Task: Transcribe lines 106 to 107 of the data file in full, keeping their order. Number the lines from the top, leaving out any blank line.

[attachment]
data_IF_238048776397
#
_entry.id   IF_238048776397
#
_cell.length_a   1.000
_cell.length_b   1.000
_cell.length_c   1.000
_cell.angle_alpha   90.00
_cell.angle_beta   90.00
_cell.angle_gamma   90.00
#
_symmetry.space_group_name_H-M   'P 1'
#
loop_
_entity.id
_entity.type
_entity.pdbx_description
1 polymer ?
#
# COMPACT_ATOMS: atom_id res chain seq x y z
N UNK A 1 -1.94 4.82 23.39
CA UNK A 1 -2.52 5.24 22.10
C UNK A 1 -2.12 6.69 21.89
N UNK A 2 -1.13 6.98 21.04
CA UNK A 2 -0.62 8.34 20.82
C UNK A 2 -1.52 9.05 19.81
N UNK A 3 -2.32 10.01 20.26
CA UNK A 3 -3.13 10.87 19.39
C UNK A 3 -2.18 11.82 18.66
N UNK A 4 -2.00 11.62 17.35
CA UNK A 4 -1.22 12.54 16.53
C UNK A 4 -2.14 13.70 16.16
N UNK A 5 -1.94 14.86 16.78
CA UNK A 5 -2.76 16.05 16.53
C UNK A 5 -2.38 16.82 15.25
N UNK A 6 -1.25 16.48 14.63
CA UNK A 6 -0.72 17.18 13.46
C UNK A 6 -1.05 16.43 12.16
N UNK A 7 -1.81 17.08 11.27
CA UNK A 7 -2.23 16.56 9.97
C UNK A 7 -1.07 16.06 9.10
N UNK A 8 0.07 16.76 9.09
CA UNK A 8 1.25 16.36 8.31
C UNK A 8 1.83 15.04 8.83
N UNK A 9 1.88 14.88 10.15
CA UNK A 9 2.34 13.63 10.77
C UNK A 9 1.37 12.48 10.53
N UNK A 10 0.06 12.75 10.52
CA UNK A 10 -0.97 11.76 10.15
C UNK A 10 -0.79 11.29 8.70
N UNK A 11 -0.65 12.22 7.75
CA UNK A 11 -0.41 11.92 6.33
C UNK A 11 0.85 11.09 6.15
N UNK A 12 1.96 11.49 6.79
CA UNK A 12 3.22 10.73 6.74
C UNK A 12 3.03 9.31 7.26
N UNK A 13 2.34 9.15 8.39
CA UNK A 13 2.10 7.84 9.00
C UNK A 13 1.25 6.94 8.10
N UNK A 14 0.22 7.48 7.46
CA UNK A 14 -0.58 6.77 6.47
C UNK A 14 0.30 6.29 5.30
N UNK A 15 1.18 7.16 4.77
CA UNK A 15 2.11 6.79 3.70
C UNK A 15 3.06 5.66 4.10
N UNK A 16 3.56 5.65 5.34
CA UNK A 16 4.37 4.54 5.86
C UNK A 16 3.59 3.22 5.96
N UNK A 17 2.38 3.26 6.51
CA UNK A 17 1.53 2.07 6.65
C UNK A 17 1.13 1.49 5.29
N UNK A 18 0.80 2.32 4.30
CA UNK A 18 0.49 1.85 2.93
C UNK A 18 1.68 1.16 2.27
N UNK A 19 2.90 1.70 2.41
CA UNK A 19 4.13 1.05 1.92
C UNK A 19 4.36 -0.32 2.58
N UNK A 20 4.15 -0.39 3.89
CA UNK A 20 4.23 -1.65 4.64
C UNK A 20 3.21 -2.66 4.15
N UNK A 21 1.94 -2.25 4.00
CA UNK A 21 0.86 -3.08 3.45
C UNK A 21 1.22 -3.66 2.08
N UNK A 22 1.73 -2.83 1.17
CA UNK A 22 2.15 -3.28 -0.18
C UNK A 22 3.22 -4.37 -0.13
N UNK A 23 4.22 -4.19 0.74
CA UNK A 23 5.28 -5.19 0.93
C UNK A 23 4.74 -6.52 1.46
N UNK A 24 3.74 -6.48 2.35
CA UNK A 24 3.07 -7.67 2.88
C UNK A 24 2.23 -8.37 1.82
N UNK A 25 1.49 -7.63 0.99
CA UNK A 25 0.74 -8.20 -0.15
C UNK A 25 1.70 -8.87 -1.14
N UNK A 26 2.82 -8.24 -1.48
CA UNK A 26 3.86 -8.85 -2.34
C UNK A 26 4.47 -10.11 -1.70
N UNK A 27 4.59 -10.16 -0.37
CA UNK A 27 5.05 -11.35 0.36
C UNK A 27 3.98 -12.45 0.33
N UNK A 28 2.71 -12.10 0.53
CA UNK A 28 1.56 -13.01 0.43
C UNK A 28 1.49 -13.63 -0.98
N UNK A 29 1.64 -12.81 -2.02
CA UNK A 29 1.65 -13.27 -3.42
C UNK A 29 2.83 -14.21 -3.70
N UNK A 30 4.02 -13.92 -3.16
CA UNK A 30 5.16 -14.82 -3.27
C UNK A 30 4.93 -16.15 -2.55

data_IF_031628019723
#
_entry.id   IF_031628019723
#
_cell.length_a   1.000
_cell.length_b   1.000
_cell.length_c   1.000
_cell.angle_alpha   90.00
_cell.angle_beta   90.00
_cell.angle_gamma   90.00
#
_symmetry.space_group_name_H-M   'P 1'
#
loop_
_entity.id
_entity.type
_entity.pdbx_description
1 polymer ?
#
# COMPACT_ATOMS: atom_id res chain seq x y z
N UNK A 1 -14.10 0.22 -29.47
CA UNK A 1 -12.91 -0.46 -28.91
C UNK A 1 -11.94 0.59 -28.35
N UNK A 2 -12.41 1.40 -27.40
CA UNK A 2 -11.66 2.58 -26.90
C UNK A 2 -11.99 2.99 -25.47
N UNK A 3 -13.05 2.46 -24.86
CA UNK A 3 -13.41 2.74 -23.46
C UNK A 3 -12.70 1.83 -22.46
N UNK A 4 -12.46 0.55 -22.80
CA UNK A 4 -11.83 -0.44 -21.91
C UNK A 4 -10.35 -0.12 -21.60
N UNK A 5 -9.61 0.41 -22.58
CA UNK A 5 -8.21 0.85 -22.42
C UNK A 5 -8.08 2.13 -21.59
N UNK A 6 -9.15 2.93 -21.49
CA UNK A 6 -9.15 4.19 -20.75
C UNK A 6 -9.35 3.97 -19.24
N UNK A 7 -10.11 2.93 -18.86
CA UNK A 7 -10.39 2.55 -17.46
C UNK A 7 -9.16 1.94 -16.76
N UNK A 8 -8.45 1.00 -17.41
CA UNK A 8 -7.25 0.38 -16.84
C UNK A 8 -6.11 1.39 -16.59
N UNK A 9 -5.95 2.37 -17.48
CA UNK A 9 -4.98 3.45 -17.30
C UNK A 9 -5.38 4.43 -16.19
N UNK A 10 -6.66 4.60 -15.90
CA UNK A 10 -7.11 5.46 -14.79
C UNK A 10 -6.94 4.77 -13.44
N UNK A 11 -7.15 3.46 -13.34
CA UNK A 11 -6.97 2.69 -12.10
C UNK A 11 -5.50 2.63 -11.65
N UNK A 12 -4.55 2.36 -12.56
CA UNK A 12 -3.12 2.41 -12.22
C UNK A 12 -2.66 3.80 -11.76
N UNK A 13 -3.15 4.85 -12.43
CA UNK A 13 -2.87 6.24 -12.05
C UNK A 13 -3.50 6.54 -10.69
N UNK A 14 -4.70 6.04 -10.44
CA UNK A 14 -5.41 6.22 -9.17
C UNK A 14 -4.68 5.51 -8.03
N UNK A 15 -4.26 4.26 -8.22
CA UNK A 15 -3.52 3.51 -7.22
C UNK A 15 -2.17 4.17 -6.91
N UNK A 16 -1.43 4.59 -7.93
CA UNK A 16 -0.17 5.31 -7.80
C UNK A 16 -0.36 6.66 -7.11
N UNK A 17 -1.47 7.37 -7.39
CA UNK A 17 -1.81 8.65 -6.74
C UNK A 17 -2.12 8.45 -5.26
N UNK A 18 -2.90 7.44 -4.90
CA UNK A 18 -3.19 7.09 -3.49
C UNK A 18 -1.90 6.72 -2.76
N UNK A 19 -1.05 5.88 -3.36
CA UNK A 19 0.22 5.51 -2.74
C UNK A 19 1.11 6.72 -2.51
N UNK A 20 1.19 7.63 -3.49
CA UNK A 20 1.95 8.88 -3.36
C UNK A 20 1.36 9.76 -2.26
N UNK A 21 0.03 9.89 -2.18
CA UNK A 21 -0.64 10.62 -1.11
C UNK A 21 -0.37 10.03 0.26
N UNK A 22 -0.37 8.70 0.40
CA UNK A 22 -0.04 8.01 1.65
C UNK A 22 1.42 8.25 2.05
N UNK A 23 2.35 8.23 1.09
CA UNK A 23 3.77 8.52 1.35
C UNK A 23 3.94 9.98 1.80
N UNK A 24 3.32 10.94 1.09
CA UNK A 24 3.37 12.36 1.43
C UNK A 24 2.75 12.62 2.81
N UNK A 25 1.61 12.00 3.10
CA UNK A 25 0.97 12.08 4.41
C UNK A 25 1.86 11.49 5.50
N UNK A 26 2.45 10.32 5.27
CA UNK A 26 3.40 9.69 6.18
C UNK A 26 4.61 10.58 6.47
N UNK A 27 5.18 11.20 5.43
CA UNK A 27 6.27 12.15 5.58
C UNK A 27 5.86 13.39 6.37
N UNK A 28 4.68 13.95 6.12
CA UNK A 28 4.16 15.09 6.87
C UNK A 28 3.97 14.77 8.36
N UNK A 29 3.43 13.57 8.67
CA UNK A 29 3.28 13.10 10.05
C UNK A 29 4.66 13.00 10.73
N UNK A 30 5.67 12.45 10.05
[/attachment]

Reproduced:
CA UNK A 29 1.65 -13.27 -3.42
C UNK A 29 2.83 -14.21 -3.70